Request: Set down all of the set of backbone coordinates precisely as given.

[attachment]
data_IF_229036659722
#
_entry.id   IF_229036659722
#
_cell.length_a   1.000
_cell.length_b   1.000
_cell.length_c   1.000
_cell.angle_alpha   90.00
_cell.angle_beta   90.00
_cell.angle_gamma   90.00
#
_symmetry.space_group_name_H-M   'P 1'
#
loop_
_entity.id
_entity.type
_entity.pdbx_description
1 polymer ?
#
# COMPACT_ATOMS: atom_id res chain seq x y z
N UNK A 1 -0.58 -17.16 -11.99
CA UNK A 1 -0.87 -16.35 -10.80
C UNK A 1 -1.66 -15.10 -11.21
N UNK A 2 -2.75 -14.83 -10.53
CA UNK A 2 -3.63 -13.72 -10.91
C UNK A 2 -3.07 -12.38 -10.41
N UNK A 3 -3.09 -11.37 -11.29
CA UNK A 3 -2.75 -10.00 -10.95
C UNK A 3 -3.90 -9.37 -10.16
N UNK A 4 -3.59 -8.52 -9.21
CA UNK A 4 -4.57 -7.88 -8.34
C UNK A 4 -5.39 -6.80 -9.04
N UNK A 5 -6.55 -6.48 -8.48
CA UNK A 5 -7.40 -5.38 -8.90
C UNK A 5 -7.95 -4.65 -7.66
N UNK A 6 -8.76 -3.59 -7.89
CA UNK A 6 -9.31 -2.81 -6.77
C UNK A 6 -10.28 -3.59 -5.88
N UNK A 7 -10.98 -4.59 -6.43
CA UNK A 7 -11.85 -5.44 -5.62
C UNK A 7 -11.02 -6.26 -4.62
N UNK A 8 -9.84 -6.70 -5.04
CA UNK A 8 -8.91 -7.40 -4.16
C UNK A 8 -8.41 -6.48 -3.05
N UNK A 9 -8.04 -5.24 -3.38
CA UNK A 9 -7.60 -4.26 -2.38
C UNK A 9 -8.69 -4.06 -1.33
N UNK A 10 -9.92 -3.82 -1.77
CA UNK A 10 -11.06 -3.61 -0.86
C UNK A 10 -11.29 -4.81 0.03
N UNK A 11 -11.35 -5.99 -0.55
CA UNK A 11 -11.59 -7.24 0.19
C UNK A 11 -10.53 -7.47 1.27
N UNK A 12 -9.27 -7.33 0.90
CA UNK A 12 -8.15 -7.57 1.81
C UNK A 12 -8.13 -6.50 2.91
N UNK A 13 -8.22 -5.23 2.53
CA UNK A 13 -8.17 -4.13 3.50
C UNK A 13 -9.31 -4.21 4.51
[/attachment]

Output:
data_IF_229036659722
#
_entry.id   IF_229036659722
#
_cell.length_a   1.000
_cell.length_b   1.000
_cell.length_c   1.000
_cell.angle_alpha   90.00
_cell.angle_beta   90.00
_cell.angle_gamma   90.00
#
_symmetry.space_group_name_H-M   'P 1'
#
loop_
_entity.id
_entity.type
_entity.pdbx_description
1 polymer ?
#
# COMPACT_ATOMS: atom_id res chain seq x y z
N UNK A 1 -0.58 -17.16 -11.99
CA UNK A 1 -0.87 -16.35 -10.80
C UNK A 1 -1.66 -15.10 -11.21
N UNK A 2 -2.75 -14.83 -10.53
CA UNK A 2 -3.63 -13.72 -10.91
C UNK A 2 -3.07 -12.38 -10.41
N UNK A 3 -3.09 -11.37 -11.29
CA UNK A 3 -2.75 -10.00 -10.95
C UNK A 3 -3.90 -9.37 -10.16
N UNK A 4 -3.59 -8.52 -9.21
CA UNK A 4 -4.57 -7.88 -8.34
C UNK A 4 -5.39 -6.80 -9.04
N UNK A 5 -6.55 -6.48 -8.48
CA UNK A 5 -7.40 -5.38 -8.90
C UNK A 5 -7.95 -4.65 -7.66
N UNK A 6 -8.76 -3.59 -7.89
CA UNK A 6 -9.31 -2.81 -6.77
C UNK A 6 -10.28 -3.59 -5.88
N UNK A 7 -10.98 -4.59 -6.43
CA UNK A 7 -11.85 -5.44 -5.62
C UNK A 7 -11.02 -6.26 -4.62
N UNK A 8 -9.84 -6.70 -5.04
CA UNK A 8 -8.91 -7.40 -4.16
C UNK A 8 -8.41 -6.48 -3.05
N UNK A 9 -8.04 -5.24 -3.38
CA UNK A 9 -7.60 -4.26 -2.38
C UNK A 9 -8.69 -4.06 -1.33
N UNK A 10 -9.92 -3.82 -1.77
CA UNK A 10 -11.06 -3.61 -0.86
C UNK A 10 -11.29 -4.81 0.03
N UNK A 11 -11.35 -5.99 -0.55
CA UNK A 11 -11.59 -7.24 0.19
C UNK A 11 -10.53 -7.47 1.27
N UNK A 12 -9.27 -7.33 0.90
CA UNK A 12 -8.15 -7.57 1.81
C UNK A 12 -8.13 -6.50 2.91
N UNK A 13 -8.22 -5.23 2.53
CA UNK A 13 -8.17 -4.13 3.50
C UNK A 13 -9.31 -4.21 4.51